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Congresswoman Eleanor Holmes Norton

Representing the District of Columbia

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Norton Says Trump Administration Continues to Disrespect D.C. on Nominations, Reiterates Call for Senate Democrats to Question Nominees on D.C. Knowledge and Residency

Jun 27, 2017
Press Release

D.C. U.S. District Court Nominees Don’t Pay Norton Courtesy Visit Before Confirmation Hearing, Wednesday

WASHINGTON, D.C.—Congresswoman Eleanor Holmes Norton (D-DC) today expressed her strong disappointment that the Trump administration did not even extend her the courtesy to meet the first two nominees for federal positions in the District of Columbia that the Senate Judiciary Committee will consider this Congress—Timothy Kelly and Trevor McFadden, both for the federal district court here—before their confirmation hearing on Wednesday, June 28, 2017.  Unlike the last three administrations, the Trump administration has not provided Norton with any role in the nomination of federal judges and law enforcement officials in the District.  As a result, Norton is requesting that Democrats on the committee question nominees on their knowledge of D.C. and whether they intend to reside in the District during their terms.  Congress has found that it is critical that these federal officials understand the people and issues of the jurisdictions they serve, and living in the jurisdictions where their decisions apply keeps them in touch with local issues. This is particularly important for the U.S. Attorney for D.C., whose major responsibility is prosecuting almost all crimes committed by adults under local D.C. law.

“Not only has the Trump administration completely excluded D.C. from any role in the nomination of federal officials in D.C., they have failed to even extend to us the basic courtesy to take the measure of the nominees in person before their confirmation hearings in the Senate, where taxpaying D.C. residents have no representation whatsoever,” Norton said.  “It is inconceivable that the Trump administration would not request a meeting to introduce nominees to at least their home-state senators before their confirmation hearings.”

In March, Norton wrote Trump requesting that he extend her the courtesy of consulting on the appointment of key federal officials in D.C.—including federal district court judges, the U.S. Attorney and the U.S. Marshals—the same courtesy extended to her by President George W. Bush.  Presidents Clinton and Obama extended Norton the courtesy to recommend these officials in the same manner as Democratic senators, and all of Norton’s recommendations were D.C. residents or committed to residing in the District during their terms.  Pursuant to this authority, Norton formed a commission of distinguished lawyers and non-lawyers, chaired by a former president of the D.C. Bar, to screen and recommend candidates, and Norton then made her recommendations to the president from among those candidates.  Under Senate Judiciary Committee Chairman Charles Grassley (R-IA), like his immediate predecessor and some prior chairmen, the committee has not considered nominees for federal judge, U.S. attorney, or U.S. Marshal unless both home-state senators, regardless of party, consent to the nominee moving forward, known as the “blue-slip” process.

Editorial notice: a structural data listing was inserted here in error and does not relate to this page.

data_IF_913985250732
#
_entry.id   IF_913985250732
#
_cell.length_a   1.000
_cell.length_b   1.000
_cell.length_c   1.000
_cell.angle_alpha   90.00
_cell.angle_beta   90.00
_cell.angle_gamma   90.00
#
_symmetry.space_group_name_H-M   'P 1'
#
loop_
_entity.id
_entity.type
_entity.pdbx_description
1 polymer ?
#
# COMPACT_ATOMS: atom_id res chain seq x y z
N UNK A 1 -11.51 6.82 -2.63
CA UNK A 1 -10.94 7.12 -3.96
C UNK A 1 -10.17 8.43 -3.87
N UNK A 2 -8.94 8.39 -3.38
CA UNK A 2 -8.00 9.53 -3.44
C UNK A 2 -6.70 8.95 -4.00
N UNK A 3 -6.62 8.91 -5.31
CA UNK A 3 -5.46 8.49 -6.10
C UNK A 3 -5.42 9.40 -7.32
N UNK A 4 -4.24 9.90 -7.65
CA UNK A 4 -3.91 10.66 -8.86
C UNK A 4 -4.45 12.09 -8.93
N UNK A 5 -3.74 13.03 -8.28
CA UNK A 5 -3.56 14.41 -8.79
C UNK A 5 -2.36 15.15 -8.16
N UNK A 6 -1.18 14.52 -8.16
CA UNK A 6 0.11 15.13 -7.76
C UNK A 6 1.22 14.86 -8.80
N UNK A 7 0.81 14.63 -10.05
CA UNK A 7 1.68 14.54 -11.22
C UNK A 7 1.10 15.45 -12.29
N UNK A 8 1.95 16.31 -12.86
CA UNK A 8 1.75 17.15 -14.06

To date, Trump has nominated three judges to the federal district court here and the U.S. Attorney, three of whom are not D.C. residents.  Under federal law, in nearly every U.S. jurisdiction, federal district court judges, U.S. Attorneys and U.S. Marshals are required to reside within the jurisdictions where they have been appointed—but no such residency requirement exists for officials serving in the District.  Even in the U.S. territories, such officials must live in those districts, other than the U.S. Attorney and U.S. Marshal appointed for the Northern Mariana Islands, who at the same time are serving in the same capacity in another district.  The only other exceptions exist for officials appointed to the Southern District of New York and the Eastern District of New York, which are the only districts that serve different parts of the same city.  In April, Norton introduced a bill to require these officials serving in D.C. to live in D.C.  The bill is part of her “Free and Equal D.C.” series of legislation, which insists on equal rights for D.C. residents, which is possible under the Home Rule Act even before the District achieves statehood.

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